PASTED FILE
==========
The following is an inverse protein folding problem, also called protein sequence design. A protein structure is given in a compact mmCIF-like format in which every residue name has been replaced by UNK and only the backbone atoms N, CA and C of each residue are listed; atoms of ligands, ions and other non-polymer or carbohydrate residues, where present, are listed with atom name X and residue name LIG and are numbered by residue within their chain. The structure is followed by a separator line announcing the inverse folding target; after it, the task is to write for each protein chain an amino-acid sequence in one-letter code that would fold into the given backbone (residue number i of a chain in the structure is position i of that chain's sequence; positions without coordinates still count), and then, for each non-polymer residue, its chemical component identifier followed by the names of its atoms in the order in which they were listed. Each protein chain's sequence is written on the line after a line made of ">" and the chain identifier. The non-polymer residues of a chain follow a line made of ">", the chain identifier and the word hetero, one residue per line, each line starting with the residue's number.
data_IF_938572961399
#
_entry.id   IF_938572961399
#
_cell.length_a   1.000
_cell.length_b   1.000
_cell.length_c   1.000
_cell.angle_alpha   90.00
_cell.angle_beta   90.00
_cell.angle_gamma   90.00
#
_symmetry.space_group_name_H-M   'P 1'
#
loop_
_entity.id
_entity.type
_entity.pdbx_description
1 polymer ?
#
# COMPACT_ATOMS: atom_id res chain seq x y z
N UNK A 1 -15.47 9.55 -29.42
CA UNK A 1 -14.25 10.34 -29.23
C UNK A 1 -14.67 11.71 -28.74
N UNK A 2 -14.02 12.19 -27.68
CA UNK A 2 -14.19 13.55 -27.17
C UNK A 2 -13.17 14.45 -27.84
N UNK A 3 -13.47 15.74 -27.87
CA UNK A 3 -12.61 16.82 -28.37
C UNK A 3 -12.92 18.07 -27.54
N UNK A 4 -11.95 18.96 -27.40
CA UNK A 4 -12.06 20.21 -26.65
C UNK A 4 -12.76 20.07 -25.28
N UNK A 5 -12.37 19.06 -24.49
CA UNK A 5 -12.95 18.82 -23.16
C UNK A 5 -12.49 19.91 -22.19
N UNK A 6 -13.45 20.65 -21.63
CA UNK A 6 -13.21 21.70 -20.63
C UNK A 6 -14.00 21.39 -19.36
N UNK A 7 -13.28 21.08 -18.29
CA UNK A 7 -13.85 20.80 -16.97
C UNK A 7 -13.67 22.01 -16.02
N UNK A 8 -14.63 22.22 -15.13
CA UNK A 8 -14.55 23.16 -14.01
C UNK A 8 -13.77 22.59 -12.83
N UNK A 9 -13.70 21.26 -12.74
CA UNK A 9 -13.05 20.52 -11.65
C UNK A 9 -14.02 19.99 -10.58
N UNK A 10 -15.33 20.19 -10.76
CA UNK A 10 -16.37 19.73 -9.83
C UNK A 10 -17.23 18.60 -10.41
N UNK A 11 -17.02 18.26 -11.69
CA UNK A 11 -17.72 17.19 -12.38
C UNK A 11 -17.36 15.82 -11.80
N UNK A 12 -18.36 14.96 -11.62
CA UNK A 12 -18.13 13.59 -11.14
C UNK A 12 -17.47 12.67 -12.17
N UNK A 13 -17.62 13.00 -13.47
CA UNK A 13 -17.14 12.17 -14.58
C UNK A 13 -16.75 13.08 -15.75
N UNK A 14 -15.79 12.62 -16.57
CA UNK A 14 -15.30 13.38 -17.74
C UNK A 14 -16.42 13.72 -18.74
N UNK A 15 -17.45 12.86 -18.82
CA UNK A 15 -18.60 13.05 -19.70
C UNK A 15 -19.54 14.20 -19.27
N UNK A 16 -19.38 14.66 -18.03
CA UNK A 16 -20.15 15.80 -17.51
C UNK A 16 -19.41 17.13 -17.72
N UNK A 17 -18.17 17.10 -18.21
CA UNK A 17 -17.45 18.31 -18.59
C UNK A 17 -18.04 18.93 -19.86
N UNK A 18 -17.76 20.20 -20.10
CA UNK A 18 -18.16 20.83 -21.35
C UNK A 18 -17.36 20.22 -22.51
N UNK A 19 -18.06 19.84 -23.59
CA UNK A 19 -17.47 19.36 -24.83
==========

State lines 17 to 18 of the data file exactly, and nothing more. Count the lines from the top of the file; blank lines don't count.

_entity.type
_entity.pdbx_description